as i'm afraid i think for want of a better solution this person recognize their hobbies that they're sitting in first class so this makes a little bit more shameful they have the money to paper for his class which is probably the worst by an american today
you know how but they also know and expensive frame when they see one as you know where those wear glasses those frames on the little gases which i
ah are outrageously high and then they thought hey i need a new pair of glasses august punch the frames lenses are lesson a frame is worth money
can be pretty cheesy but i'm afraid i don't see any other action and then
i'll also here's another clue the stewart told me it was man but the woman had the place told me it was a woman who picked them up which suggests that those two together one up
and one i've worked on the conscience of the other
what i'm at a more of a conscience and the other and took them five minutes to straighten it out and see of hassling up the first class and
i don't know you've got a better is if you've got a better solution i'd be happy to help it
he added
i can tell as and
i just get all around like me and laughed
feeling that anything that you last
yeah i'll get me
get a little
okay i'll tell you i could you see it's little bit like i wrote somewhere about sherpa people of all peoples i've met on earth sherpa and the inuit eskimo people so-called her have an extraordinary philosophy and is totally generous is totally generous they just give everything
you know they just like that and they don't and shippers you know they may have clients who are extremely rude and inconsiderate and they don't it doesn't bother them they are loyal not to the client they're loyal to their job they just do it because that's who they are as their training as buddhist as training as sharp as and
and not serving you they're serving the dignity of their own job and that lead absolutely liberate them from
in honor spit in that guy's supper some you know they they are they don't have to do anything like that and am
i think that's the way we must be we must be loyal to our planet we must be loyal to our idea or notion of what is right our bring things into balance and the and the people i'm thinking of are those people who are with robert falcon scott coming back from the south pole i thought about the milan ice in antarctica a few weeks ago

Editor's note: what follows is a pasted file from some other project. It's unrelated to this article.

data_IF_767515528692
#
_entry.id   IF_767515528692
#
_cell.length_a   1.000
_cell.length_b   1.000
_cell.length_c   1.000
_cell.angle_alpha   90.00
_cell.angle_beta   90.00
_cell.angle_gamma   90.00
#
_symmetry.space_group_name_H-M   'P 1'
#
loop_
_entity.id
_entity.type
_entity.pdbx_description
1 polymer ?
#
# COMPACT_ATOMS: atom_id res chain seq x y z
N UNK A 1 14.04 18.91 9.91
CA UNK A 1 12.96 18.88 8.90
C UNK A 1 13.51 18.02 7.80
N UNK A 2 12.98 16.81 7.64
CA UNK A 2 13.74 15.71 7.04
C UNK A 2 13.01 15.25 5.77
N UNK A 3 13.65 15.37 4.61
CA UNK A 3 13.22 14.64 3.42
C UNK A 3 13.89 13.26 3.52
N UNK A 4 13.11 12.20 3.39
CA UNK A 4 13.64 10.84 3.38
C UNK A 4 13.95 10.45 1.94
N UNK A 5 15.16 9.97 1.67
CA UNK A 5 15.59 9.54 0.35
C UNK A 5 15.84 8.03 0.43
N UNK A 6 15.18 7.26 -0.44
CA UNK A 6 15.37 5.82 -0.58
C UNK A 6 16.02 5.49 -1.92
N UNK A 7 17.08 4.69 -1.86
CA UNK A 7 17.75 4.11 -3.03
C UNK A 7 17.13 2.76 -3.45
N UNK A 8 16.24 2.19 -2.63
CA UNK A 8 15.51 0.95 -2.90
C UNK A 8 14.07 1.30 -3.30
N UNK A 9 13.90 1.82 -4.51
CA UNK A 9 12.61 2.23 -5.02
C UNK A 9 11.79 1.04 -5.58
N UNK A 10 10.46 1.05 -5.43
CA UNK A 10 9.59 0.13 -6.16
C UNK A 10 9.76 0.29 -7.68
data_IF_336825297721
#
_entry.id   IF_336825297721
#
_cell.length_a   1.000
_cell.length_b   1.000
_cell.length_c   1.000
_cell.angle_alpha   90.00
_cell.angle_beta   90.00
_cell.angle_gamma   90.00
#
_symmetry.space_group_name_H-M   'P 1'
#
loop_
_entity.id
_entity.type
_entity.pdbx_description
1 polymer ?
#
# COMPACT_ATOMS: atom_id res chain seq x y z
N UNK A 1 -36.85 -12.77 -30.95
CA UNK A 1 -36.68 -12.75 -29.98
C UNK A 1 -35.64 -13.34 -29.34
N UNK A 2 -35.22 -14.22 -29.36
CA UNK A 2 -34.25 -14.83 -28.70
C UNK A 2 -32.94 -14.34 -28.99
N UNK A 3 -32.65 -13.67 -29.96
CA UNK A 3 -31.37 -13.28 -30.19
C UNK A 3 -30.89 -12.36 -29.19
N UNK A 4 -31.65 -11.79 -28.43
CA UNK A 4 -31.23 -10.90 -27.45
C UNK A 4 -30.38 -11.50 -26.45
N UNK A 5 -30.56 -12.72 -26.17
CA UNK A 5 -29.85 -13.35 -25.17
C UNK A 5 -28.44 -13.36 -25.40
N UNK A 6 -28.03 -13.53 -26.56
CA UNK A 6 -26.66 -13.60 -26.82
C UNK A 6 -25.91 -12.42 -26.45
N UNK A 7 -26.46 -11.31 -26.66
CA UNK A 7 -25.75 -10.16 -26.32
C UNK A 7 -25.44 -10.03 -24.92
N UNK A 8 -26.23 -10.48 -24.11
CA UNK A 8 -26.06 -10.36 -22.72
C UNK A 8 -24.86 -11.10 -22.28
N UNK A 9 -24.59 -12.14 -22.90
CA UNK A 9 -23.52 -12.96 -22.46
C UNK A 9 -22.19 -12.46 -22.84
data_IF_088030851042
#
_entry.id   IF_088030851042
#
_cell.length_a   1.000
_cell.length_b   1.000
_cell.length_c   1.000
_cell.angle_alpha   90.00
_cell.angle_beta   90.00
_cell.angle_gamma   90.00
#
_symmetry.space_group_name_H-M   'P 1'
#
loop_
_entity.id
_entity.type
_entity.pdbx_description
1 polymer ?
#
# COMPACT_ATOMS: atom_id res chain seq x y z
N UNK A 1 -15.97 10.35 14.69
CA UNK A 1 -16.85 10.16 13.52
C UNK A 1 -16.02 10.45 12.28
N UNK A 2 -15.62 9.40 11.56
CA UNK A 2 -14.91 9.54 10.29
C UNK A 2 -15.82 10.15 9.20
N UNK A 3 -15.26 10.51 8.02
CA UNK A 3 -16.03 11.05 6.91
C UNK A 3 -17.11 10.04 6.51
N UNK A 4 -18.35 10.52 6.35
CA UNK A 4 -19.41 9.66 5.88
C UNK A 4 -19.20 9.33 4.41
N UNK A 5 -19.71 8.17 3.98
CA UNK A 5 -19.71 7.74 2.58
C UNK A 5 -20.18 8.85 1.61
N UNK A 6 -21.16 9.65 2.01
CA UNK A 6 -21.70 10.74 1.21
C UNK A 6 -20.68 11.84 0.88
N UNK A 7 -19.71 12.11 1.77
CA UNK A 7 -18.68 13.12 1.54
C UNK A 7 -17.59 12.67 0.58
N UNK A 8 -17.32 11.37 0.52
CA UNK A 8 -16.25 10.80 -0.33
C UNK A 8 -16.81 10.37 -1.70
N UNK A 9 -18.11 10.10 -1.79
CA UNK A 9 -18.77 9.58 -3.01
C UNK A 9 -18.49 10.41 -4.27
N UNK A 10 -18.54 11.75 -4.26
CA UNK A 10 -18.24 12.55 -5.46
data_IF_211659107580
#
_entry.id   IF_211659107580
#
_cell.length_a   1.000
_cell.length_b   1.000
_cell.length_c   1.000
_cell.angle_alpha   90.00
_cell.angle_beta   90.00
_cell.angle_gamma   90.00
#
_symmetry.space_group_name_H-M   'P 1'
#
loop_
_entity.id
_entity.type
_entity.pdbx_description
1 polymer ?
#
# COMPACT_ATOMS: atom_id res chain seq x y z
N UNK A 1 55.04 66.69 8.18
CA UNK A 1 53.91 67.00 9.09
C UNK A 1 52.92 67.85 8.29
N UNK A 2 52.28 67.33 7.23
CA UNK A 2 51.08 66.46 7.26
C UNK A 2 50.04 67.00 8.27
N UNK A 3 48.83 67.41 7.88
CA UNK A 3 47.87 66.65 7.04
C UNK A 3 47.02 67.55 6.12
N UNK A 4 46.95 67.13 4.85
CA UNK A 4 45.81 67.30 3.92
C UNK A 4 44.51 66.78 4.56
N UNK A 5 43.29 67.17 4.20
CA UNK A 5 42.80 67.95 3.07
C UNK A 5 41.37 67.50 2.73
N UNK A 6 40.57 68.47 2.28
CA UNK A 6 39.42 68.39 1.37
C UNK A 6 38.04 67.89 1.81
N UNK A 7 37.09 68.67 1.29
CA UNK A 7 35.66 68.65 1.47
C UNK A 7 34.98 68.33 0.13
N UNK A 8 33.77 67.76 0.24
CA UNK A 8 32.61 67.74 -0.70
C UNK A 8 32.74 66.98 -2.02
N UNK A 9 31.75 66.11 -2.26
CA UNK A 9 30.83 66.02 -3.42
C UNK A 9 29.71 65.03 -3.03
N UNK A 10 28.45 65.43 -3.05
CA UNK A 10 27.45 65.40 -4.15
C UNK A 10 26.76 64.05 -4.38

these guys really they got to within eighteen miles with their depot or that could get food but they knew they were and weren't going to make it and they never complained they never talked i wrote in their journals as with all the journals were found with the bodies we know exactly what they're thinking and doing and writing last notes to their families wives and children and stuff but
they also dive a clear even though wrong after they knew they were doomed they kept on going that they felt was their obligation they've been financed by the royal geographic society and i felt hey we we are not permitted to give up and were not permitted to complain because we
take responsibility nobody made us go to the southpaw
and i'd i think in a way that's the way we kind of a much less on scarier dramatic way we have to think about it i think we have to keep right on going to fight for leonard peltier and the wildlife and the whole works i won't go into what my feelings about how unless return it around and i say our leadership
and are all you and who we put an office and everything we're not going to change it or not on a success course here things are happening very fast we don't even understand what's happening we're doing so much damage but that doesn't mean we should give up for your own sensors of your own fulfillment of your even your buddha nature
on can say have your own being spontaneously moment after moment taking care of ethics as our training and we take care of the earth to us we retract down
part of that is educating your kids other people's kids spreading this because that's what i'll turn it around
it's not because it's not because i i will not be i would more on for congress i like to be a benefits of dictator for by year
have you know i could never run for congress i've got i'm a i'm a lefty long standing
been divorced i use lot of drugs in the sixties
come on i be shot out the saddle but today

congress and he brought socialist and even really like advice
yeah yeah everything that you would be very time
you know in vermont vermont's real cranky state is only took i think the two states in the country where a guy a guy know i know you talking about and he can be elected vermont and minnesota
and those are the only two i think you know i know the good work anywhere else
the sure sure yeah amortized three
yeah let's take a break and then more than forty five
i never got to your question
i will
not knowing how to do not ask an hour going to britain